An LPS Conservatorship (named after the Lanterman-Petris-Short Act) is a special type of conservatorship established in California designed to provide for people who are gravely disabled due to a mental disorder. The purpose of an LPS conservatorship is to provide individualized treatment, supervision, and living arrangements for the conservatee (the person who is severely disabled).
The primary aim of the LPS Conservatorship is to ensure that individuals who cannot provide for their own basic needs due to mental health conditions are properly cared for. It also aims to balance the needs of the individual for autonomy and dignity with public safety.
1. Situations that Give Rise to an LPS Conservatorship
An LPS conservatorship is generally used in situations where an individual:
- Has a diagnosed mental disorder that causes them to be a danger to themselves or others, or
- Is unable to provide for their basic personal needs for food, clothing, or shelter.
Examples of mental disorders that could result in an LPS Conservatorship include schizophrenia, bipolar disorder, and certain forms of severe depression. However, having a mental disorder alone is not sufficient for an LPS Conservatorship. The individual’s condition must cause them to be a danger to themselves or others, or prevent them from being able to provide for their basic personal needs.
2. Procedures to Establish an LPS Conservatorship
Establishing an LPS Conservatorship involves a legal process that is more restrictive and complex than other forms of conservatorship. The procedure involves the following steps:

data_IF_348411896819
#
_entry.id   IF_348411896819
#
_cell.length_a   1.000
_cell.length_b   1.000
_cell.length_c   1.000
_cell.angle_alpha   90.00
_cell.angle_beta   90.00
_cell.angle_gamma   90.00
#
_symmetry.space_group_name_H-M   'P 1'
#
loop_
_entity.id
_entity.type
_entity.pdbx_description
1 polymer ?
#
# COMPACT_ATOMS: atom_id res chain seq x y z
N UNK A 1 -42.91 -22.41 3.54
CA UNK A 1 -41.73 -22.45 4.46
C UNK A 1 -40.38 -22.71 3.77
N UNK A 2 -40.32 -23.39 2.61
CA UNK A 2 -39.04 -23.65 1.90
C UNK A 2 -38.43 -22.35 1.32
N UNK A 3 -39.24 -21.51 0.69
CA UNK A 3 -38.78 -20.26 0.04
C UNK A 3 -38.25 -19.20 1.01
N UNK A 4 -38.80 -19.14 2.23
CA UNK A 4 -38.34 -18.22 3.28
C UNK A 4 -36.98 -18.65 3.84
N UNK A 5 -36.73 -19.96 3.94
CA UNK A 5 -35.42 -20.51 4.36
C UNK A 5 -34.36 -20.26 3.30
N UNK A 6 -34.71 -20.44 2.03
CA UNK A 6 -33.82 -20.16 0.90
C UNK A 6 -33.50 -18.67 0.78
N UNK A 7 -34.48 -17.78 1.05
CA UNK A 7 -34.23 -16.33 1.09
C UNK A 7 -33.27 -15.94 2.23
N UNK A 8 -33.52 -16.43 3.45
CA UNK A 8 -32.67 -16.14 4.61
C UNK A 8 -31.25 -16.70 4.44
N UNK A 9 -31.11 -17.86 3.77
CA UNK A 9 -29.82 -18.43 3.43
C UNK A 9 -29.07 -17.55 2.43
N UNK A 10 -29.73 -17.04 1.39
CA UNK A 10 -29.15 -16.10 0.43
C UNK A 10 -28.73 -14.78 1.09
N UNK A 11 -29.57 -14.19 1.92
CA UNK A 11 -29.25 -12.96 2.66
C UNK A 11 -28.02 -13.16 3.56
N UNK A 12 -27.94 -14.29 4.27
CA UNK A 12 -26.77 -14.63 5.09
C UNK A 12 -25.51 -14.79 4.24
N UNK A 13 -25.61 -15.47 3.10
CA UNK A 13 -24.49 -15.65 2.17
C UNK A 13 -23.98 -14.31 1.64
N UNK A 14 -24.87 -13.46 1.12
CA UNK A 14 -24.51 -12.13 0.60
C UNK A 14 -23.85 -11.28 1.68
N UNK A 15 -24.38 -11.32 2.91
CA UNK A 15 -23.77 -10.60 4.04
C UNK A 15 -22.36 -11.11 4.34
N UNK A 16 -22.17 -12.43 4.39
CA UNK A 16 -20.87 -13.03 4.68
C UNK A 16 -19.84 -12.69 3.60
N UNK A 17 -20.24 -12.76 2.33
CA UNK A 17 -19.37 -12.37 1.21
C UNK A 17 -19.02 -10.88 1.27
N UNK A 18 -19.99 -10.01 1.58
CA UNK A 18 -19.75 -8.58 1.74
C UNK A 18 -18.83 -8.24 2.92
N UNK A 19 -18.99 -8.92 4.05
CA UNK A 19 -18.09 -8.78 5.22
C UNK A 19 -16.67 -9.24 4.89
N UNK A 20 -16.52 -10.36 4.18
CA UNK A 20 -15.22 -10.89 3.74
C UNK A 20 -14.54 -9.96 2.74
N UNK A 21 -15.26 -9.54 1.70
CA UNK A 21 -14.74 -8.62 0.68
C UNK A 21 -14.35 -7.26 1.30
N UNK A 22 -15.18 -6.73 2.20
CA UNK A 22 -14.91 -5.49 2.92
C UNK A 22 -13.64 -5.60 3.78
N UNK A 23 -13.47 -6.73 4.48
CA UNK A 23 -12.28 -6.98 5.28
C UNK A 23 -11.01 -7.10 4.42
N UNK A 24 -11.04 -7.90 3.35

- Initial Referral: An individual must be referred for conservatorship by a psychiatrist or a licensed psychologist. The referral is usually initiated by a physician or social worker familiar with the individual’s condition.
- Investigation: After referral, a county investigator will evaluate the situation, which includes interviewing the proposed conservatee and others (family, friends, caregivers), reviewing medical records, and determining whether an LPS conservatorship is necessary or if less restrictive alternatives may be appropriate.
- Court Proceedings: If the investigator recommends a conservatorship, the county’s Public Guardian’s office will file a petition in court. The proposed conservatee has the right to a jury trial, and an attorney is appointed to represent them if they can’t afford one.
- Appointment of a Conservator: If the court agrees that a conservatorship is necessary, it will appoint a conservator, who is usually a professional public conservator but may also be a relative or friend.
- Annual Review: LPS Conservatorships are reviewed every year by the court to determine if the conservatorship is still necessary. The conservatee or their representative may also petition the court to end the conservatorship at any time.
Remember that the conservatee’s rights are highly protected under an LPS conservatorship. They retain the right to be treated with dignity and respect, the right to quality treatment that promotes their recovery and enhances their quality of life, and the right to advocacy services.